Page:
VUPEN claims to have successfully thwarted all new attack mitigation systems in Internet Explorer 10 and Windows 8 - and is selling the code to the highest bidder.
Security specialist VUPEN claims to have developed a zero-day exploit for Microsoft's latest Windows 8 operating system, and is willing to sell the code to the highest bidder.
Based in France, VUPEN makes its money by developing zero-day exploit code which attacks systems through vulnerabilities not yet publicly known. Zero-day exploits are the holy grail for crackers: if nobody knows about the exploit, nobody can protect against it. As the exploit is used in the wild, it gradually comes to peoples' attention and will eventually be patched - but there is a gap, sometimes days, sometimes years, between a zero-day exploit being developed and the company responsible starting work on a patch for the flaw.
With Windows 8, Microsoft claims to have improved the security within the operating system. In particular, Internet Explorer 10 has been hardened in a variety of ways to close off what is a common attack surface on desktop and laptop machines.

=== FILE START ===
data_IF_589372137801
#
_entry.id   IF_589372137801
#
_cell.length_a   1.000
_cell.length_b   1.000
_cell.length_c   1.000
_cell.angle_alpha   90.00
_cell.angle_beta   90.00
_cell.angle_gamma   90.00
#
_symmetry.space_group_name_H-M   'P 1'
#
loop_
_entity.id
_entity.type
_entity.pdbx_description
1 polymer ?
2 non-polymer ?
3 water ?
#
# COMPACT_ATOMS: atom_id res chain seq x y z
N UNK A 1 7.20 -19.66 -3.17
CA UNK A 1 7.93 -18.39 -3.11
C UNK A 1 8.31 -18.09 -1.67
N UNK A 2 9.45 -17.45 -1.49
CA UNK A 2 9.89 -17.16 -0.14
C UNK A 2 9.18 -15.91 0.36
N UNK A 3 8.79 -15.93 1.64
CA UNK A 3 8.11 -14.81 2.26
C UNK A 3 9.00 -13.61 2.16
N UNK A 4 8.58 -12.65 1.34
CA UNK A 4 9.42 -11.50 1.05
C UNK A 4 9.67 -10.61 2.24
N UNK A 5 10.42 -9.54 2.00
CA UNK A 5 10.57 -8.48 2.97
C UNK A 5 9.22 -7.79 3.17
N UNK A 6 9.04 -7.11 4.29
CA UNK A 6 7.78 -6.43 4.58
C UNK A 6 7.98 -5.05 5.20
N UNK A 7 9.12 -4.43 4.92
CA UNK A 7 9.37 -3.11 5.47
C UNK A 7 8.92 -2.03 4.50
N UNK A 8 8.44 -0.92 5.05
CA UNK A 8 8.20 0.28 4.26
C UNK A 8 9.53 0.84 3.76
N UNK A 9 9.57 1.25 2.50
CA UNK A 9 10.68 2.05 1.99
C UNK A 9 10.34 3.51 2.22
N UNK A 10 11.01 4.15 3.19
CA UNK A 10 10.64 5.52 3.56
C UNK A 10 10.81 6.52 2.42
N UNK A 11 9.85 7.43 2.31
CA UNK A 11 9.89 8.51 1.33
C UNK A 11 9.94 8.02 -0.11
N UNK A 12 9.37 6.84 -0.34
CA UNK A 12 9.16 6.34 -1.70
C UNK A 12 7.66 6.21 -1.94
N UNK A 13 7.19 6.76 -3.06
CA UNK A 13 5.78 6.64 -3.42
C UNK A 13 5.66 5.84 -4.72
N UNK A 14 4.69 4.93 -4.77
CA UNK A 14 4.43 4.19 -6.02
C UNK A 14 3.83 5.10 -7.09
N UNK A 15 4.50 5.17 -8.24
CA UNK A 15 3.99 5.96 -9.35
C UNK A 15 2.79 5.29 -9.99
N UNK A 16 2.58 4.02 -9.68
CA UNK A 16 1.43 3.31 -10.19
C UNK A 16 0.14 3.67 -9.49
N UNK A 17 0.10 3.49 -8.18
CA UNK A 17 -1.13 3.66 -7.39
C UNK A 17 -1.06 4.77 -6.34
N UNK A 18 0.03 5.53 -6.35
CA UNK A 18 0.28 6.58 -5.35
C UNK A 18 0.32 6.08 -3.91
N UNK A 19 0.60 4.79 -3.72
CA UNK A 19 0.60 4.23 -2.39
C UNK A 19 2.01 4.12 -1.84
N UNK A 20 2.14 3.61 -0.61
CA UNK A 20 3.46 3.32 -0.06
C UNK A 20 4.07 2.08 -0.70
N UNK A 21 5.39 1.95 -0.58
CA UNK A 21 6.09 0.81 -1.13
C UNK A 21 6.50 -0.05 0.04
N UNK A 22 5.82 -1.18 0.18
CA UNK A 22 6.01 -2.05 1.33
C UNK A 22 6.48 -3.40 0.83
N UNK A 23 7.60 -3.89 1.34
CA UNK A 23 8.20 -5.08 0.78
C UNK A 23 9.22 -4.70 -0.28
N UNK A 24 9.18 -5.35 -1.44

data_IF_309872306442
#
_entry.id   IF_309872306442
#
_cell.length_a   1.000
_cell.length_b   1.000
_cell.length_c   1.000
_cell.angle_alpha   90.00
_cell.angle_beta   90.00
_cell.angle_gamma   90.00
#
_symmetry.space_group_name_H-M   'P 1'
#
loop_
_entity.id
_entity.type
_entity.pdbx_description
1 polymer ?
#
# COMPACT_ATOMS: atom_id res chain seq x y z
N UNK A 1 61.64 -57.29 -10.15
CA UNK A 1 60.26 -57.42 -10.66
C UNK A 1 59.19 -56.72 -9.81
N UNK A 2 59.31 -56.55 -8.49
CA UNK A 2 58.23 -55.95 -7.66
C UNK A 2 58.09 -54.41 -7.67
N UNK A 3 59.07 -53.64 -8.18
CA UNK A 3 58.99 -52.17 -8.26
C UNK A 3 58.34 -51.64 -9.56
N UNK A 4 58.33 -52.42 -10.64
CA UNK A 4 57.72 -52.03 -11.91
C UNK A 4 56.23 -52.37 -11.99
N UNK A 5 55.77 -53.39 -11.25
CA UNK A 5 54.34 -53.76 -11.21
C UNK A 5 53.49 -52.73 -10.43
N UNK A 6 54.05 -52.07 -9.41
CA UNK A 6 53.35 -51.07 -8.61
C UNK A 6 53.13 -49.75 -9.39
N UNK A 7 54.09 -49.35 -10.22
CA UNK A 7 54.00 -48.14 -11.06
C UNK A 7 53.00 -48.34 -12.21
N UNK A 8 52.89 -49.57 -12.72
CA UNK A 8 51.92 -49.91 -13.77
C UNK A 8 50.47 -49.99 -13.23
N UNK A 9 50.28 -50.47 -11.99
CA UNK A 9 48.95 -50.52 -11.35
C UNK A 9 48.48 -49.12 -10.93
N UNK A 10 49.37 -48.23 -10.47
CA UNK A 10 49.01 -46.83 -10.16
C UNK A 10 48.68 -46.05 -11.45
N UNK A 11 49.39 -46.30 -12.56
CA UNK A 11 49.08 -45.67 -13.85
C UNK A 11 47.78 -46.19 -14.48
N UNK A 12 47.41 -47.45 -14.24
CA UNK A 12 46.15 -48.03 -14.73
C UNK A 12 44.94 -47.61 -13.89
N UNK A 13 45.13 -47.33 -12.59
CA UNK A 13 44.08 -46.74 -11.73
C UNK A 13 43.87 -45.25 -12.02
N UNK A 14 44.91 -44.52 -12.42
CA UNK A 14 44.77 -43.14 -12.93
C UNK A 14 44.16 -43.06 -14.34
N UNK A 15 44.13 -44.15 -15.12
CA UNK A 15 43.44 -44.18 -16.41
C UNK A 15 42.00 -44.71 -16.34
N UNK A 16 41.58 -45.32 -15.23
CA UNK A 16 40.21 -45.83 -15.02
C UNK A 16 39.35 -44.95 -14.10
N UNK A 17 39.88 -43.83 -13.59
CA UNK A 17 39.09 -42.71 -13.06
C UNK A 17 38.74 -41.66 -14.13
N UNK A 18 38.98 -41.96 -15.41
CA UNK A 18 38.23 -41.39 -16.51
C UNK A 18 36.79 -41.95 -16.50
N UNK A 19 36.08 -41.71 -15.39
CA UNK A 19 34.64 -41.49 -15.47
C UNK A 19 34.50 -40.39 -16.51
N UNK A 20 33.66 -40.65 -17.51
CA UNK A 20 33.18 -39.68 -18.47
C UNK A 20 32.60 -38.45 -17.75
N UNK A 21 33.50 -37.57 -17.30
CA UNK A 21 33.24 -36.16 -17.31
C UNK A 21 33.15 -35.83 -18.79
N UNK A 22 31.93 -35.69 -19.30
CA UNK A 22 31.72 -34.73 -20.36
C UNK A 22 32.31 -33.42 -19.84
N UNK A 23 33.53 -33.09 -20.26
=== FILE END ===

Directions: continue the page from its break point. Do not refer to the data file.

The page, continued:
VUPEN claims that Microsoft has messed up somewhere along the way, however. Combining various existing zero-day attacks from its database, the company claims to have developed code to - in the words of the company's chief executive officer Chauoki Bekrar - 'pwn all new Win8/IE10 exploit mitigations
' and allow remote code to be executed on a machine.
The news could be disastrous for Microsoft, which declared that it had sold over four million copies of Windows 8 in the three days following its launch last week. If those systems are now vulnerable to attack, the company needs to get working on a fix and fast - but VUPEN isn't going to help.
Unlike most security firms, which practice 'responsible disclosure' and allow the company responsible for a product to fix the flaw before making details of the exploit public, VUPEN has already begun selling the exploit code to its customers. With zero-day attacks often fetching tens of thousands of pounds from interested parties - often governments looking for a leg-up for their information warfare and signals intelligence divisions - VUPEN isn't likely to want Microsoft to find and fix the flaw just yet.
Naturally, VUPEN's claims have not gone unnoticed. Microsoft itself has been unable to confirm or deny the existence of the vulnerability in Windows 8, stating only that details of the flaw have not been shared with its Coordinated Vulnerability Disclosure team.